What to eat to save your life in the wilderness




























A rather disturbing title and one which is even more important than some of the subjects we’ve covered here before, like fire, water or shelter.

Without food, and especially if we are stuck in a very cold or very dry situation, our survival will depend on what we have available to eat, be that in freeze-dried packs that you managed to bring with you, or whatever may be around you.

Let me say straight away here that if you’re a vegetarian, and you are very definitely not going to eat any animal matter to survive, then it could well be a case of kissing goodbye to your life!  In a life or death situation, life is more sacrosanct than ideological standpoints. Harsh as it may sound, given the choice of starving to death or surviving by eating animals, I know which one I would opt for.

So, let’s assume that you have decided that you will eat whatever is nearby or at hand. What do we eat?

Well, the biggest group of live food is the insects. Ok, ok…I know….instant yuck! Despite being some of the most horrible or ugly-looking creatures on the planet, once we overcome our very natural aversion to eating them, it’s surprising how much nutrition they can provide in an emergency.

Fine; now a little friendly advice…if you have a weak stomach and get queasy just at the mention of eating insects, look away now! I’m about to tell you how to go about collecting, preparing and eating various creepy-crawlies!

Where do you find them? Depending upon terrain, the most likely places will be under stones and rocks, in rocky crevices, in rotting trees or logs, even under loose bark of live trees.

Beetles, grasshoppers etc all have hard shells, so either remove them before eating or throw them onto a fire if you have one going; they will die almost instantly and be ready to eat in less than 30 seconds or so. If you are in a dire emergency you can of course eat them as they are.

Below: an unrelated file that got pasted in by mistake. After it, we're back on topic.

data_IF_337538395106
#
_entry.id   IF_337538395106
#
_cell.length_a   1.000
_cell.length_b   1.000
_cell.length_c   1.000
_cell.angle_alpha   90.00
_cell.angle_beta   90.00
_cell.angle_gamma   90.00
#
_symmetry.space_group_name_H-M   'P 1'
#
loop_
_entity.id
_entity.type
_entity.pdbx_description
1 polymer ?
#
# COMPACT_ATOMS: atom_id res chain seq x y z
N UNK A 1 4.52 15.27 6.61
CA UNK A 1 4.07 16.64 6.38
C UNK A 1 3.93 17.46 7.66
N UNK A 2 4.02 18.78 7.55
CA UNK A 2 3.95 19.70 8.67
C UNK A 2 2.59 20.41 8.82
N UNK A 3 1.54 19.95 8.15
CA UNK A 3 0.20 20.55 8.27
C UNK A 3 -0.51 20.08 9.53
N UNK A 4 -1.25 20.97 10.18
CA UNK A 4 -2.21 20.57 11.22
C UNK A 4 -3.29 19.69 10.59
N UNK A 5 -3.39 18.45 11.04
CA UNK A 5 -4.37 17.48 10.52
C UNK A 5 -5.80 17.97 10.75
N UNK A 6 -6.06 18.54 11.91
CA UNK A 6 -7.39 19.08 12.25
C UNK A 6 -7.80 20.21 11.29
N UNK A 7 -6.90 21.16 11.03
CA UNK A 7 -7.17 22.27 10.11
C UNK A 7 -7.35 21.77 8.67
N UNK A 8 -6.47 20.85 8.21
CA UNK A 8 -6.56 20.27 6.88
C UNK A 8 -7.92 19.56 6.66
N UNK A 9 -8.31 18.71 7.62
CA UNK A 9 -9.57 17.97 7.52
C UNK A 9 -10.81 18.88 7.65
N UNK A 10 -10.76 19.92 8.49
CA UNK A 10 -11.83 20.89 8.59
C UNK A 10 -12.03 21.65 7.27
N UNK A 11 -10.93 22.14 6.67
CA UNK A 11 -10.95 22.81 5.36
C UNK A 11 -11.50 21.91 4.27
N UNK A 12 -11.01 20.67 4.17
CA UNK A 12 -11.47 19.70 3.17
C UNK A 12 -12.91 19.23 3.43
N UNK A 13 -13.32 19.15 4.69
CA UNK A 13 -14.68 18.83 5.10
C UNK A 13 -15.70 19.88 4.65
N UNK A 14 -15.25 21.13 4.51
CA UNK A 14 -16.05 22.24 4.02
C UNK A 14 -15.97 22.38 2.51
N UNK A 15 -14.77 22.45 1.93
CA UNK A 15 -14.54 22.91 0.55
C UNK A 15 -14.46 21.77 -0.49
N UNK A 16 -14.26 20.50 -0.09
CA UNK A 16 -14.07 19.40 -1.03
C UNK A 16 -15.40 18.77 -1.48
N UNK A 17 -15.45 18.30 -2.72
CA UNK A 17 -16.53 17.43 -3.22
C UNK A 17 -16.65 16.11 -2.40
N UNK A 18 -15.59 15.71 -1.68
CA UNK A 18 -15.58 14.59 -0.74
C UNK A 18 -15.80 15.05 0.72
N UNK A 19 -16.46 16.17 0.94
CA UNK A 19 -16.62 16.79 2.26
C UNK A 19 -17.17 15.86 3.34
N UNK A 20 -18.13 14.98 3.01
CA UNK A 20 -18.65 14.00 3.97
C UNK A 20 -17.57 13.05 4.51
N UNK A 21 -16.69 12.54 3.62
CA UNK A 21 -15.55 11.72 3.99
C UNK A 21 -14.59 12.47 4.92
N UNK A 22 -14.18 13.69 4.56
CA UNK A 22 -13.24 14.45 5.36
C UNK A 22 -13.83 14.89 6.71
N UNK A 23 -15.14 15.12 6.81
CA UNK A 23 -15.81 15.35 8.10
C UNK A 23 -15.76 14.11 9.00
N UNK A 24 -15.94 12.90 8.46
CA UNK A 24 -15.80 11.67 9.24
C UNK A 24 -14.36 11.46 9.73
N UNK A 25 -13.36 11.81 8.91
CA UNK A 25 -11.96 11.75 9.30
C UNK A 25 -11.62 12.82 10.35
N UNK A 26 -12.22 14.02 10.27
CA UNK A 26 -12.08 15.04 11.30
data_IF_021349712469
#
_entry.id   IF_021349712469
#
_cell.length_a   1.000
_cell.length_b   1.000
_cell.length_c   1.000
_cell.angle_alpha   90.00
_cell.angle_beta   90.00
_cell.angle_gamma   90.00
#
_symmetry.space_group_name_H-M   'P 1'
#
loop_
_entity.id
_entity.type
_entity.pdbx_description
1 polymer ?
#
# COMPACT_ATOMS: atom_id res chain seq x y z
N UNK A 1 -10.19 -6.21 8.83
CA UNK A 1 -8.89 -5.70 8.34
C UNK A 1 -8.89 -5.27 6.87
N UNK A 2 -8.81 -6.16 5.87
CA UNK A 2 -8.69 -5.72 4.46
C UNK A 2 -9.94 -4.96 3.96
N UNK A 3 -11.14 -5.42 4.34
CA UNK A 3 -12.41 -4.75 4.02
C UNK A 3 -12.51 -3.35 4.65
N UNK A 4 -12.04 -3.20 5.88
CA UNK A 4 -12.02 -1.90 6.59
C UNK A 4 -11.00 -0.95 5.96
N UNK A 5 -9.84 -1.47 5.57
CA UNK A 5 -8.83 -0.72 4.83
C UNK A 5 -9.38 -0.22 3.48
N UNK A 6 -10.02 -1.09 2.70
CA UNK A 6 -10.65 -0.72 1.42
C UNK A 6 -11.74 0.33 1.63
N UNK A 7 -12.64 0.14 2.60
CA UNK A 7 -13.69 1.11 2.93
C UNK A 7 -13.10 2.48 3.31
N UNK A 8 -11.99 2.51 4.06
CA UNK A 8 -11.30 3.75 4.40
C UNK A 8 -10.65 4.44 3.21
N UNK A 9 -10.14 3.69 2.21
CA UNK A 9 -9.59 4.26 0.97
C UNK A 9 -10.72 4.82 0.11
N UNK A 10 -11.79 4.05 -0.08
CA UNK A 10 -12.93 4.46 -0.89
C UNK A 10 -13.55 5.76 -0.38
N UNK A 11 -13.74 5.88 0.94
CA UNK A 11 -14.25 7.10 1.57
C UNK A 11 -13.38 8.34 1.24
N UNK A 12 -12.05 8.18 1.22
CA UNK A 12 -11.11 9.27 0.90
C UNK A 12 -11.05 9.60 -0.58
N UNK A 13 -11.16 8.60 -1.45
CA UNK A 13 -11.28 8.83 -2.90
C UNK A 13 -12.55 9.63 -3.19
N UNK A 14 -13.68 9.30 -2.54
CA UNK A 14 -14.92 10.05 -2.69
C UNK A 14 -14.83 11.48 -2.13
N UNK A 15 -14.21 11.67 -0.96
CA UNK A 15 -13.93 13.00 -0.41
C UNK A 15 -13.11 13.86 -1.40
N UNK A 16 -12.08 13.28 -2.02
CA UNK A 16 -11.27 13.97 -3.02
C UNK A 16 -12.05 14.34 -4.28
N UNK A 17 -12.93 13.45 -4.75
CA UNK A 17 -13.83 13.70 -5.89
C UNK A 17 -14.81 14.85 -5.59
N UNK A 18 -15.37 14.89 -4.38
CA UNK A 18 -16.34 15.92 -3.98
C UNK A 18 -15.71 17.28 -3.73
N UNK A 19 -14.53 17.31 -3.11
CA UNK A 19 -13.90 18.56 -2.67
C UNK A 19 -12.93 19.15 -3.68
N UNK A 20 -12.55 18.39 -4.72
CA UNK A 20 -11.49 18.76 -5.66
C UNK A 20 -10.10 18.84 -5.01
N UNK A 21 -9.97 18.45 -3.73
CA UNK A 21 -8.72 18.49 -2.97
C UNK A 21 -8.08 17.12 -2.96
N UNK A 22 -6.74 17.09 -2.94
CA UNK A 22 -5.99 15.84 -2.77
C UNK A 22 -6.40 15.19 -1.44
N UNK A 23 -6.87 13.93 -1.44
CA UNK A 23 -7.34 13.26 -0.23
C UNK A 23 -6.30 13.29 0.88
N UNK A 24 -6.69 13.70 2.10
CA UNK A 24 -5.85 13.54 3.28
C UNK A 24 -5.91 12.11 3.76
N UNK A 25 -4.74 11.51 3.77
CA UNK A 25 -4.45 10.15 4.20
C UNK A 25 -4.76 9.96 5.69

Th taste will vary, but remember we are not interested in that at the moment…it’s a pure survival thing we are aiming at.

If you cannot eat them as they are, they can be ground up into a paste and eaten that way, or by heating them in a pan over the fire. Earthworms can be washed and eaten raw or thrown in a pan and boiled.

If you are stranded in a watery environment, then water-living creatures are a good bet. Almost all kinds of fish can be eaten, but do remember that some species may be carrying dangerous parasites, in which case always cook the fish first. Some fish may have poisons within their bodies, especially saltwater fish, so you should either know which types of fish are poisonous or if unsure, leave well alone.

The same goes for shelled molluscs. Most are harmless, but beware of eating molluscs that are not covered by water at high tide, as these may be poisonous. All molluscs can be eaten raw, but it’s better to boil them in water to kill any parasites that may co-exist within.

Which insects and animals do we need to avoid? Well, Nature provides us with a very important signal — any insect or animal that is brightly coloured should be left well alone; the colour is a warning sign! The same goes for any insect, frog, lizard etc which smells bad….

I have deliberately left out any information regarding bigger animals such as deer, hogs, etc etc as capturing these may not be possible when you are stranded, and indeed may well take far too long, by which time your energy levels will be severely diminished. Leave that prize moose you always wanted to shoot for another day!

At the end of the day, your survival depends on preparation. Always, always make sure you pack enough emergency rations. That way, you may not need to fall back on the horrible critters we’ve been talking about here!